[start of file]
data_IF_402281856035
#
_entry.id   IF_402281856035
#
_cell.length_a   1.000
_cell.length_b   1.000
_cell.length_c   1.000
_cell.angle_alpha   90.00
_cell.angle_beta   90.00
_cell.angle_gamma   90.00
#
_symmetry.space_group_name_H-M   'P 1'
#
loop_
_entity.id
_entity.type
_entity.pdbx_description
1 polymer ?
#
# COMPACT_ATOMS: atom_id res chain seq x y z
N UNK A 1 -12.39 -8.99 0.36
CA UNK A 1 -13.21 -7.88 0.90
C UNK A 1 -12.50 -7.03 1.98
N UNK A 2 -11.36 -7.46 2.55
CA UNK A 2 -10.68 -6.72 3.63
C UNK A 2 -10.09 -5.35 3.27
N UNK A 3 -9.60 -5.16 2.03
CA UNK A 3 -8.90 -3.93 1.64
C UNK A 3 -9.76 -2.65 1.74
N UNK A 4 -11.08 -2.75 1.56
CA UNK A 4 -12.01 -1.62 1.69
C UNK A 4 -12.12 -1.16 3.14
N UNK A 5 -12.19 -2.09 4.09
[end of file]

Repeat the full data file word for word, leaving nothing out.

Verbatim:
data_IF_402281856035
#
_entry.id   IF_402281856035
#
_cell.length_a   1.000
_cell.length_b   1.000
_cell.length_c   1.000
_cell.angle_alpha   90.00
_cell.angle_beta   90.00
_cell.angle_gamma   90.00
#
_symmetry.space_group_name_H-M   'P 1'
#
loop_
_entity.id
_entity.type
_entity.pdbx_description
1 polymer ?
#
# COMPACT_ATOMS: atom_id res chain seq x y z
N UNK A 1 -12.39 -8.99 0.36
CA UNK A 1 -13.21 -7.88 0.90
C UNK A 1 -12.50 -7.03 1.98
N UNK A 2 -11.36 -7.46 2.55
CA UNK A 2 -10.68 -6.72 3.63
C UNK A 2 -10.09 -5.35 3.27
N UNK A 3 -9.60 -5.16 2.03
CA UNK A 3 -8.90 -3.93 1.64
C UNK A 3 -9.76 -2.65 1.74
N UNK A 4 -11.08 -2.75 1.56
CA UNK A 4 -12.01 -1.62 1.69
C UNK A 4 -12.12 -1.16 3.14
N UNK A 5 -12.19 -2.09 4.09